Theorising medicine, race and knowledges

Over the Michaelmas term of this past academic Dr. Harshad Keval was on sabbatical. While he was missed by staff and students, he has certainly put the time to good use. He’s currently seeing the fruits of his academic labours which, unlike Sisyphus’, are paying off! Harshadhas spent his time writing a manuscript for publication with Palgrave on South Asians, health and constructions of risk amongst diabetes patients and he has also explored these themes his recent peer-reviewed papers.

He has a paper on discursive construction of risk amongst diabetes patients published in New Genetics & Society, arguing that contemporary medical perceptions and patterns of diagnosis demonstrate a radicalised understanding ‘genes’ and racial phenotypes, making South Asians victims of a discourse of belonging to medically ‘risky cultures’. And Harshad has continued to explore this radicalised understanding of health in contemporary medicine in another paper, co-authored with Asesha Morjaria-Keval in Religions, on Sikh spirituality and its alternative knowledges on alcohol recovery.

Alongside these empirically informed and theoretically situated articles on race, medicine and the handling of radicalised experience health services, Harshad has extended his work into the world of policy debate and public polemic, writing a guest editorial on the ‘magical disappearance’  of race from contemporary clinical psychology, published in Diversity and Equality in Health and Care as well as a paper charting the debates around multi-culturalism and inter-culturalism and the absence of race and class, published in New Diversities.

Devon Country Noir: Broadchurch, mourning and ‘disrupted’ Englishness

By Daniel Smith

I have to admit, with some possible embarrassment, that ITV’s Broadchurch (currently in its second series) is incredibly watchable. First and foremost it evokes nostalgic feelings in me towards the West Country and in fact features my alma mater, the University of Exeter, as Wessex Crown Court; second that it has two of the best British actors in it (David Tennant and Olivia Coleman) and three, well, it’s beautiful to look at. As comedian Diane Morgan put it during her satirical take on Charlie Brooker’s Weekly Wipe, “despite the fact it has all death and grieving in it, its bright and lovely and sort of Instagram looking, like an advert for Flora or Cadbury’s Flake, so it’s dark but also colourful …” Continue reading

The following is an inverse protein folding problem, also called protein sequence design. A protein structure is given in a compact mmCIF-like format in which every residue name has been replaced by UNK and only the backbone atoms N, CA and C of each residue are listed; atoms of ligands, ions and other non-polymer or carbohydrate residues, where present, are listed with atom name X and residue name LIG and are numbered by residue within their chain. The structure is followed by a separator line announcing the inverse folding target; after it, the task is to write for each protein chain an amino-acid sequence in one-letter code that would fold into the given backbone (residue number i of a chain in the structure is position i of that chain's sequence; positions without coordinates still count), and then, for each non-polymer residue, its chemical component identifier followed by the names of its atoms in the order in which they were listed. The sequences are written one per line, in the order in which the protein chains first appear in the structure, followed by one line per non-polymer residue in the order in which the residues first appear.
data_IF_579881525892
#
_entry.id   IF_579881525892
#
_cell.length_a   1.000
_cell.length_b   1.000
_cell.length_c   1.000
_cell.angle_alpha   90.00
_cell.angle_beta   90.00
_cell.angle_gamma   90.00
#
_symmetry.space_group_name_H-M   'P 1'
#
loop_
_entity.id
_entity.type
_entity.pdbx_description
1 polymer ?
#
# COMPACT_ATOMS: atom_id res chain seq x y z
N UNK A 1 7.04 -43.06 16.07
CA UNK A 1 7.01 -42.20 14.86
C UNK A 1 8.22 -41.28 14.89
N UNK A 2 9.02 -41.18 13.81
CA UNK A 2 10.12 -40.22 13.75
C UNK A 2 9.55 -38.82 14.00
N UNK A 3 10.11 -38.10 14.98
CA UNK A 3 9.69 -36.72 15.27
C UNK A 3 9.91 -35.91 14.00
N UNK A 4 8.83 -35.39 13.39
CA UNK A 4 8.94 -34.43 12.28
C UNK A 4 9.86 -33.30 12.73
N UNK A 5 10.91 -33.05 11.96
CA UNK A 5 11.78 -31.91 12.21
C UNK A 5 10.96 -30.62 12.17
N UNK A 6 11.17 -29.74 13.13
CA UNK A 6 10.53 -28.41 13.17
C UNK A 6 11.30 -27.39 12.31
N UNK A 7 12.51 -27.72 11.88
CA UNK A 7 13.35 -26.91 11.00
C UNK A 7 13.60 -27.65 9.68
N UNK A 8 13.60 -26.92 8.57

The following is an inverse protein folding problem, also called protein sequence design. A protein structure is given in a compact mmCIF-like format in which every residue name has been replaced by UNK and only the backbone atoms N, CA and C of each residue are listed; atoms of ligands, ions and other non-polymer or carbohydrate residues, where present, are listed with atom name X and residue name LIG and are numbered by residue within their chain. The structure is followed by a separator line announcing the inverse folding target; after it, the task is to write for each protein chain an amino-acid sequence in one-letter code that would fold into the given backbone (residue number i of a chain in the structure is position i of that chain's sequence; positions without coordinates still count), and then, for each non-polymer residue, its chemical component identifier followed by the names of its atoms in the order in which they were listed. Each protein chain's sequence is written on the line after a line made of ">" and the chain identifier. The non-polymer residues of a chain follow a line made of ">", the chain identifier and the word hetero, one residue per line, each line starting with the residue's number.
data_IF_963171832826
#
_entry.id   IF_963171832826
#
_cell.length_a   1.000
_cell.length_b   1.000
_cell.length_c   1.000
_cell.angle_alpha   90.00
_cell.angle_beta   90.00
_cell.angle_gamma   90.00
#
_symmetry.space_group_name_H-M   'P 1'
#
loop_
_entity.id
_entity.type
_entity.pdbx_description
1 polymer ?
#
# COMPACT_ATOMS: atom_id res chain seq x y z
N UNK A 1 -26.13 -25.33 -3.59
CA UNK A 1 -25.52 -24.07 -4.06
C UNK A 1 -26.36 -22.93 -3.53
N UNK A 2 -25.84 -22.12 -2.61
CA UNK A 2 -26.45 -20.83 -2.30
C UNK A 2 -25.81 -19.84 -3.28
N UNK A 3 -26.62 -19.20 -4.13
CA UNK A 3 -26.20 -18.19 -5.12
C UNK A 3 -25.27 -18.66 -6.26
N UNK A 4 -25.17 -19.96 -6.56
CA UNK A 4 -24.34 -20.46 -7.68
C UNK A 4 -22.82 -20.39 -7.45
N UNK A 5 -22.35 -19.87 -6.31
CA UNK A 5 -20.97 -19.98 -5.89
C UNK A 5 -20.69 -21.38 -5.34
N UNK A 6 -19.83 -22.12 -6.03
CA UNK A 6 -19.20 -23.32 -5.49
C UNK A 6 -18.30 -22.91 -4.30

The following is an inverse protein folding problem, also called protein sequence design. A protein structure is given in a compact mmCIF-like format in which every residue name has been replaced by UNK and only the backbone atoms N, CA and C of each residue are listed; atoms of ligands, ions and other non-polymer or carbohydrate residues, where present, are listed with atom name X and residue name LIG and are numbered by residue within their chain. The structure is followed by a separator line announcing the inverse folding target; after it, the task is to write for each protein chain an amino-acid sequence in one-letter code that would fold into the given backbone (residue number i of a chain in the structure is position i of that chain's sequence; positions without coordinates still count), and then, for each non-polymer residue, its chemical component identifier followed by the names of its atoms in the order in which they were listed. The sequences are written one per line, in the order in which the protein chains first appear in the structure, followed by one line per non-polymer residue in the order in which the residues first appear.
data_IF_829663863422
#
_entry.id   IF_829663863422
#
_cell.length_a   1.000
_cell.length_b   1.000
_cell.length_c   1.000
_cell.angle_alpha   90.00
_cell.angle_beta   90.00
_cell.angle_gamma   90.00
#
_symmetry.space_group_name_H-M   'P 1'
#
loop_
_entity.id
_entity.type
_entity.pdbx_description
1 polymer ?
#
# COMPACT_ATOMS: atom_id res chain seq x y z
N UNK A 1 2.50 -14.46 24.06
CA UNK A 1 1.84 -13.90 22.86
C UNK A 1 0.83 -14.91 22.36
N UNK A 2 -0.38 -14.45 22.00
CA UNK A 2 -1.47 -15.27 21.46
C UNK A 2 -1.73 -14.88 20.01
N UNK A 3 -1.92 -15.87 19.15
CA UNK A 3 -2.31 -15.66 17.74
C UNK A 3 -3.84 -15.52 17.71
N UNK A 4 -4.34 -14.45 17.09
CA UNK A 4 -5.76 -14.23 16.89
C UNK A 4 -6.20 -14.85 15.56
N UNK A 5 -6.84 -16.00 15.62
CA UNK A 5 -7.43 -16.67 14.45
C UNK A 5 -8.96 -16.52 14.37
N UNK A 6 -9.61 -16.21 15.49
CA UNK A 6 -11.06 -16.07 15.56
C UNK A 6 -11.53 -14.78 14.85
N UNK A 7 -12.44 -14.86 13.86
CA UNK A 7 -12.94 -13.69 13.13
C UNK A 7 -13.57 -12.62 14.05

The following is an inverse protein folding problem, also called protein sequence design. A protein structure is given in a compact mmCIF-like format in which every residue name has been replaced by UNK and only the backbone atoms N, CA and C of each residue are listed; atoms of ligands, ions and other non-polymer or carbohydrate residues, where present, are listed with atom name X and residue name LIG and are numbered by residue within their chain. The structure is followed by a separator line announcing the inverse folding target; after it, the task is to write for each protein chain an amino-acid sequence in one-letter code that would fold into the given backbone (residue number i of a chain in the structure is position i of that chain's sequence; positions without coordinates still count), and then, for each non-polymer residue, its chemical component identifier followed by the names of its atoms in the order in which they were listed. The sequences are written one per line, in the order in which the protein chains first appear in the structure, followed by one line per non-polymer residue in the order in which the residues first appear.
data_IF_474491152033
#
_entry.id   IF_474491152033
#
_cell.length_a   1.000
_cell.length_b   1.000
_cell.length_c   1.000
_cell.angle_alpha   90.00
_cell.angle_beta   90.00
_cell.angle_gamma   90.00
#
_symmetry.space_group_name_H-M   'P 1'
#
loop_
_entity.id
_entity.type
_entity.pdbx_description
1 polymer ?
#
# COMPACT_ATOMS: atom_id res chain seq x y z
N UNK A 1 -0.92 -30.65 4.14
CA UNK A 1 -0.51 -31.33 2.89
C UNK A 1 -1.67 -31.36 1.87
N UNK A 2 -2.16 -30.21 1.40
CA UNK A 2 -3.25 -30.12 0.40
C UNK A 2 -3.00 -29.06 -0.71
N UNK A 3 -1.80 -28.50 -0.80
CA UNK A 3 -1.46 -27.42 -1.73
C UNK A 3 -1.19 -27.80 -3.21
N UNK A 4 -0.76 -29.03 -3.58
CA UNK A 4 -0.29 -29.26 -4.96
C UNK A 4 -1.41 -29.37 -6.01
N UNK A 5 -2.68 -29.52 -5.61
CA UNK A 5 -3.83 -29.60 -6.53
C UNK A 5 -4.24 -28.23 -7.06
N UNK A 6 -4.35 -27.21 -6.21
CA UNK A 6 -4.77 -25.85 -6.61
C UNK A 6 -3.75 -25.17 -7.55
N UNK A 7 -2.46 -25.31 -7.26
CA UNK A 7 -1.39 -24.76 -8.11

Gardening Arcadia: racial and national identity at Sting’s The Lake House

Daniel R. Smith

I remember reading somewhere that the political economists of the nineteenth century, on whose reading we owe Marx’s labour theory of value, considered England as one big farm. While I forget who said this, the significance of the statement couldn’t be more telling of how we conceptualise ‘labour’ or human creative practices in general. When we are creating we are bringing something into being, but we are doing so from the raw materials we have been granted: on the one side is person, on the other the materials they builds their life out of, human species being as Marx liked to say. Going on this fashion, Marx writes:

“The taste of porridge does not tell us who grew the oats, and the process we have presented does not reveal the conditions under which it takes place, whether it is happening under the slave-owner’s brutal lash or the anxious eye of the capitalist.” (Marx, 1994:280)

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Citizen Khan, Citizen Can’t and Maybe Citizen really shouldn’t

By Harshad Keval

So the BBC has finally done it. They have transcended the conventional commercial pressures of drama and comedy production, and have decided to commit to not only an idea, but an ideology. The BBC have commissioned and are currently broadcasting a second series of what will NOT become a knowing, self-referential, cutting edge comedy about what Bikhu Parekh has discussed as lived multiculturality. I was going to title this blog post simply “Citizen Khan or Citizen Can’t?”, but I can’t because a paper has just been published in the journal ‘South Asian Popular Culture’
(, so I have been forced to dilute what I thought was quite a creative play on words.

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